Some vectors provide a N-terminal fusion of the ompA signal peptide which mediates the secretion of the recombinant protein to the periplasmic space of E. coli. There, the signal peptide is selectively cleaved by the E. coli signal peptidase. The secretion strategy is essential for the functional production of proteins containing structural disulfide bonds that are often present in naturally secreted proteins. The reducing conditions in the cytoplasm of E. coli prevent disulfide bond formation which can lead to aggregation or degradation of unfolded polypeptides.

  • Periplasmic secretion as a first purification step
Furthermore, periplasmic secretion separates the recombinant protein from cytosolic proteases. Since the E. coli outer membrane can be selectively degraded by mild treatment (EDTA, lysozyme etc.) the spheroplasts containing the cytosolic components can be easily removed by centrifugation.

  • Addition of active substances
In addition, the periplasmic space is accessible to molecules < 600 Da allowing to influence folding or stability of the recombinant protein during expression by adding active substances to the culture media (e.g. redox components, non-metabolizable sugars, ligands of the recombinant protein etc.).

  • Cytoplasmic or periplasmic expression
As long as a cytoplasmic recombinant protein does not include stop-transfer sequences, the advantages of periplasmic secretion are also amenable to this type of protein. However, because stop-transfer sequences are difficult to predict, it is advisable to try both strategies in parallel. Using the vectors for N-terminal Strep-tag® II or 6xHistidine-tag fusion, the change from cytoplasmic to periplasmic expression (and vice versa) can be achieved by a simple cloning step via the NheI/BstBI and the EcoRV/HindIII restriction sites on the 5'- and 3'- end, respectively.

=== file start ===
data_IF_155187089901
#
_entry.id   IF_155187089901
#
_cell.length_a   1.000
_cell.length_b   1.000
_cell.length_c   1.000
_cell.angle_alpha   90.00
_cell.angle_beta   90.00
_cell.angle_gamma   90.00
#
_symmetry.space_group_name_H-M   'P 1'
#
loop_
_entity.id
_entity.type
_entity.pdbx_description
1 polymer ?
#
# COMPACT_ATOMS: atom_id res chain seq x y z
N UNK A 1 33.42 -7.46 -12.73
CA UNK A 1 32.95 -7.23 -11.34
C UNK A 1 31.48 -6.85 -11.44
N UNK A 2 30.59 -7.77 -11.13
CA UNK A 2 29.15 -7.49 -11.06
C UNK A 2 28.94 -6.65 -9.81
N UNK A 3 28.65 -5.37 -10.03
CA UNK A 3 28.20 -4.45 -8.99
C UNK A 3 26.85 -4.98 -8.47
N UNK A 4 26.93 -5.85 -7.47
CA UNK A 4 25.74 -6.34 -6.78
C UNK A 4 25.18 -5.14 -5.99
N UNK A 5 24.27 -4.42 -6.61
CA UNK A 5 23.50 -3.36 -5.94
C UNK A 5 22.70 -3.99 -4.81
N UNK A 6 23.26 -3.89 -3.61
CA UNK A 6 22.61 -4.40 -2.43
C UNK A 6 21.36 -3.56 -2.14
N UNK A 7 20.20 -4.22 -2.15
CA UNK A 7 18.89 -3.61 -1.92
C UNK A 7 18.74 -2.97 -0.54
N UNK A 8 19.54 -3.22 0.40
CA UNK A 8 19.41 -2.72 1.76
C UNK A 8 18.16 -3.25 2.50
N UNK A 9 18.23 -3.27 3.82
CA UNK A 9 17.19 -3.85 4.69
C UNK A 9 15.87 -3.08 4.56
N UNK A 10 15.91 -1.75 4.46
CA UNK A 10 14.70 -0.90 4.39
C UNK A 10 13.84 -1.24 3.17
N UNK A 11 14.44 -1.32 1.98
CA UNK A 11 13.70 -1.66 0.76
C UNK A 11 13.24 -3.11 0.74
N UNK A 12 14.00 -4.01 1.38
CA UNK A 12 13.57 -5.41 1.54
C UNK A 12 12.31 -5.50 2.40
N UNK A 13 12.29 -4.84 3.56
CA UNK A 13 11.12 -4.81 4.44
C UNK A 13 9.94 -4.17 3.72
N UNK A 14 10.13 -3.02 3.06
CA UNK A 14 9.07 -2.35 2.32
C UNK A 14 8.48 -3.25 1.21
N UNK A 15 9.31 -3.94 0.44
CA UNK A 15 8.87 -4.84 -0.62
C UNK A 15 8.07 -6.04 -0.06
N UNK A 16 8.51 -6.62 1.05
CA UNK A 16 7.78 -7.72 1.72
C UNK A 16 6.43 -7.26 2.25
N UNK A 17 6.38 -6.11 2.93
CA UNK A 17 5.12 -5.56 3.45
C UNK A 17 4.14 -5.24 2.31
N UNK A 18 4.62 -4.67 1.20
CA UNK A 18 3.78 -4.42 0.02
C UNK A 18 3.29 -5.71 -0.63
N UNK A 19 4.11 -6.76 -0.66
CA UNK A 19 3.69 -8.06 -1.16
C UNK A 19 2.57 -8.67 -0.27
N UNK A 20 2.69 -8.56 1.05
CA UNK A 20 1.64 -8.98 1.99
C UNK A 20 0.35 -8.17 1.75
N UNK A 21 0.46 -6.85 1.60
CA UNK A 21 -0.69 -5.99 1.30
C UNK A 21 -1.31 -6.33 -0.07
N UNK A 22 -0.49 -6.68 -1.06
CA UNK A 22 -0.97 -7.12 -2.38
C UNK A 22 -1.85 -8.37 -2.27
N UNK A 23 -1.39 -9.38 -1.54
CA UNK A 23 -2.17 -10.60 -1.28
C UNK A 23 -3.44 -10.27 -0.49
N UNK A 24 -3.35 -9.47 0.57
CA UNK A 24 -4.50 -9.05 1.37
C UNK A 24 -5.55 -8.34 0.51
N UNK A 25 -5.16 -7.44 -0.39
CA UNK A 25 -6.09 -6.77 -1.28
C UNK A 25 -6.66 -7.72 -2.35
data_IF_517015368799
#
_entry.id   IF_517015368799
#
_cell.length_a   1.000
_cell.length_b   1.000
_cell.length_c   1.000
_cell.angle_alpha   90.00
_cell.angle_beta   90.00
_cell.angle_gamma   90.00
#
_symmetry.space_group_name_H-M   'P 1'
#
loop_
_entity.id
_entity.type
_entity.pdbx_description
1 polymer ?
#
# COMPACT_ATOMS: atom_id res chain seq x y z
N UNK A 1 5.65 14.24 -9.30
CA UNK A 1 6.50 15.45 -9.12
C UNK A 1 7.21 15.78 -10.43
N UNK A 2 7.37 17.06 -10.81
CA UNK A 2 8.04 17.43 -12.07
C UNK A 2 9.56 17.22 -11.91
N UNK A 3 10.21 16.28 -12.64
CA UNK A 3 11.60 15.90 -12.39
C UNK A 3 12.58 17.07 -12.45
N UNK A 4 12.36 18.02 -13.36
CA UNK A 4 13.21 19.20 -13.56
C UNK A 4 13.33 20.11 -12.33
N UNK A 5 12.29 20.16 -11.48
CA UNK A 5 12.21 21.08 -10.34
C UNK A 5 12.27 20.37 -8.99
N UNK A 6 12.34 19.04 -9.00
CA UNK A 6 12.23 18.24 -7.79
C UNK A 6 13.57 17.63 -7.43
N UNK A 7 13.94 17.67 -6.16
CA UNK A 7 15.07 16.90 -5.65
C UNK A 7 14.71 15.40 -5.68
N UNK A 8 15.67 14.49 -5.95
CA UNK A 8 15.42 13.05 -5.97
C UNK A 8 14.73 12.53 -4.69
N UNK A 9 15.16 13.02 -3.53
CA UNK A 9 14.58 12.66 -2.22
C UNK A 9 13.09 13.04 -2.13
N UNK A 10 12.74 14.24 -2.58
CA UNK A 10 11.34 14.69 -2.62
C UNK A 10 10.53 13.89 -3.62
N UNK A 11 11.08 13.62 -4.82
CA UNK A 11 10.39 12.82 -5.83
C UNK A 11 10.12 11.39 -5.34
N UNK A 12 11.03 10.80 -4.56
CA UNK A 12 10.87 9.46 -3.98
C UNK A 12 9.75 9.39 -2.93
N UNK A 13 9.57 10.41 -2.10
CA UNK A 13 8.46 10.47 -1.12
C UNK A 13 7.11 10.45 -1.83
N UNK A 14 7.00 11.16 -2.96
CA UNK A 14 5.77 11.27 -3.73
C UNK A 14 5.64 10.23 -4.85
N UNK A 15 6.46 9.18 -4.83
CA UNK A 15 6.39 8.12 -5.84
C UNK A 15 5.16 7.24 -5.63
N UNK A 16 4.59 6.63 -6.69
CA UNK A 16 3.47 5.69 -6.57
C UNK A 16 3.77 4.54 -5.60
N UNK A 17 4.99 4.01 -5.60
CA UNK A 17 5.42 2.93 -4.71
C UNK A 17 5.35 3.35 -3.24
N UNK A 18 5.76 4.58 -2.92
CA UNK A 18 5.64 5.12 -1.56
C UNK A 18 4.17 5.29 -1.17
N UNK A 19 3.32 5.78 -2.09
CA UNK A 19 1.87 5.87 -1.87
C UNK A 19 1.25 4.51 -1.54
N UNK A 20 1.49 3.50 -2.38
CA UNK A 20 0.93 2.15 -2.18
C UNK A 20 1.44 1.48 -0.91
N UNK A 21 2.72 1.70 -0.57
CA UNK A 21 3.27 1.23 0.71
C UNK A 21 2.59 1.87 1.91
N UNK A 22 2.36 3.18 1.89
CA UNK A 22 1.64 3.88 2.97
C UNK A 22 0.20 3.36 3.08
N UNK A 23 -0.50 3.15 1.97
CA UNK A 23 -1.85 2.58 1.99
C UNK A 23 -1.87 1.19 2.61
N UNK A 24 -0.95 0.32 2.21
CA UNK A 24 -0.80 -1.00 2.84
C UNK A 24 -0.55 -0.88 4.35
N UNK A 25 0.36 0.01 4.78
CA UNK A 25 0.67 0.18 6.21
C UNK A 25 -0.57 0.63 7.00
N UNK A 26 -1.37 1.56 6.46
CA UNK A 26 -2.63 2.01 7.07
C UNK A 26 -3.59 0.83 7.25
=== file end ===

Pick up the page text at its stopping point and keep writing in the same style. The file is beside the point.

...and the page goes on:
Tet expression system

Features and benefits of the pASK-IBA vectors:

  • High-level expression in E. coli
  • Tightly regulated expression due to the tetracycline promoter
  • Enhanced stability of cytotoxic genes
  • Inexpensive induction with anhydrotetracycline

The pASK-IBA vectors are available with Strep-tag®II or 6xHis-tag, the OmpA secretion signal, special protease cleavage sites or Chloramphenicol resistance.

Principle and properties

pASK-IBA vectors work with the tightly regulated tetracycline (tet) promoter. Expression of the foreign gene is stringently repressed until induction with a low concentration of the chemical anhydrotetracycline. In contrast to the lac promoter, the tetA promoter/operator is tightly controlled and not functionally coupled to any cellular regulation mechanisms or genetic background. Unlike with the T7 promoter, special E. coli strains or extra plasmids are not required. The vectors do not mediate resistance against tetracycline.

The tet repressor is encoded on the pASK-IBA plasmids and is constitutively expressed from the b-lactamase or the chloramphenicol acetyl transferase promoter, respectively. This special arrangement guarantees a balanced stochiometry between repressor molecules and plasmid copy number. Expression of the foreign gene is stringently repressed until efficient chemical induction with a low concentration of anhydrotetracycline. In contrast to the lac promoter - which is leaky, susceptible to catabolite repression (cAMP-level, metabolic state), and influenced by chromosomally encoded repressor molecules - the tetA promoter/operator is tightly controlled and not functionally coupled to any cellular regulation mechanisms or genetic background.